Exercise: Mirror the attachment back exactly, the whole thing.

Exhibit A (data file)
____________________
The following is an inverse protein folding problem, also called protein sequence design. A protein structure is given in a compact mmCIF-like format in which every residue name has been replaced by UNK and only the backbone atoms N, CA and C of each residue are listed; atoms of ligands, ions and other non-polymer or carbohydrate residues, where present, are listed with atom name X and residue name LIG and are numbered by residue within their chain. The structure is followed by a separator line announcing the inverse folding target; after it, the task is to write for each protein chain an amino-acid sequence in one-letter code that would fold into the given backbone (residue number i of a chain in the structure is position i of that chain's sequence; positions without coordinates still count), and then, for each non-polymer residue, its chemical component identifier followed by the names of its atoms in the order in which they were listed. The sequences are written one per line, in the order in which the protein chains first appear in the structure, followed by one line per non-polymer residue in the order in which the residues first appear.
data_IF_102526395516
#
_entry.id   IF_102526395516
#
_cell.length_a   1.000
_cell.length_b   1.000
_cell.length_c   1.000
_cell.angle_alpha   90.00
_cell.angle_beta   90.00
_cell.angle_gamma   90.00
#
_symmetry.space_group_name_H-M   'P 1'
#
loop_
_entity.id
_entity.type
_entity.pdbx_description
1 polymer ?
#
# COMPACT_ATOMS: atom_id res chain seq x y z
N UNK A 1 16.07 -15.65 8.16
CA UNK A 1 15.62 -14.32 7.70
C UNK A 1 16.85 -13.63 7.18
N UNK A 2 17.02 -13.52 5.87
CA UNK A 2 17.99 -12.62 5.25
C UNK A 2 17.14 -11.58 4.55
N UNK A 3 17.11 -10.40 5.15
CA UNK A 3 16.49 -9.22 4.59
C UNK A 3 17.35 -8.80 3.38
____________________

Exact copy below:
The following is an inverse protein folding problem, also called protein sequence design. A protein structure is given in a compact mmCIF-like format in which every residue name has been replaced by UNK and only the backbone atoms N, CA and C of each residue are listed; atoms of ligands, ions and other non-polymer or carbohydrate residues, where present, are listed with atom name X and residue name LIG and are numbered by residue within their chain. The structure is followed by a separator line announcing the inverse folding target; after it, the task is to write for each protein chain an amino-acid sequence in one-letter code that would fold into the given backbone (residue number i of a chain in the structure is position i of that chain's sequence; positions without coordinates still count), and then, for each non-polymer residue, its chemical component identifier followed by the names of its atoms in the order in which they were listed. The sequences are written one per line, in the order in which the protein chains first appear in the structure, followed by one line per non-polymer residue in the order in which the residues first appear.
data_IF_102526395516
#
_entry.id   IF_102526395516
#
_cell.length_a   1.000
_cell.length_b   1.000
_cell.length_c   1.000
_cell.angle_alpha   90.00
_cell.angle_beta   90.00
_cell.angle_gamma   90.00
#
_symmetry.space_group_name_H-M   'P 1'
#
loop_
_entity.id
_entity.type
_entity.pdbx_description
1 polymer ?
#
# COMPACT_ATOMS: atom_id res chain seq x y z
N UNK A 1 16.07 -15.65 8.16
CA UNK A 1 15.62 -14.32 7.70
C UNK A 1 16.85 -13.63 7.18
N UNK A 2 17.02 -13.52 5.87
CA UNK A 2 17.99 -12.62 5.25
C UNK A 2 17.14 -11.58 4.55
N UNK A 3 17.11 -10.40 5.15
CA UNK A 3 16.49 -9.22 4.59
C UNK A 3 17.35 -8.80 3.38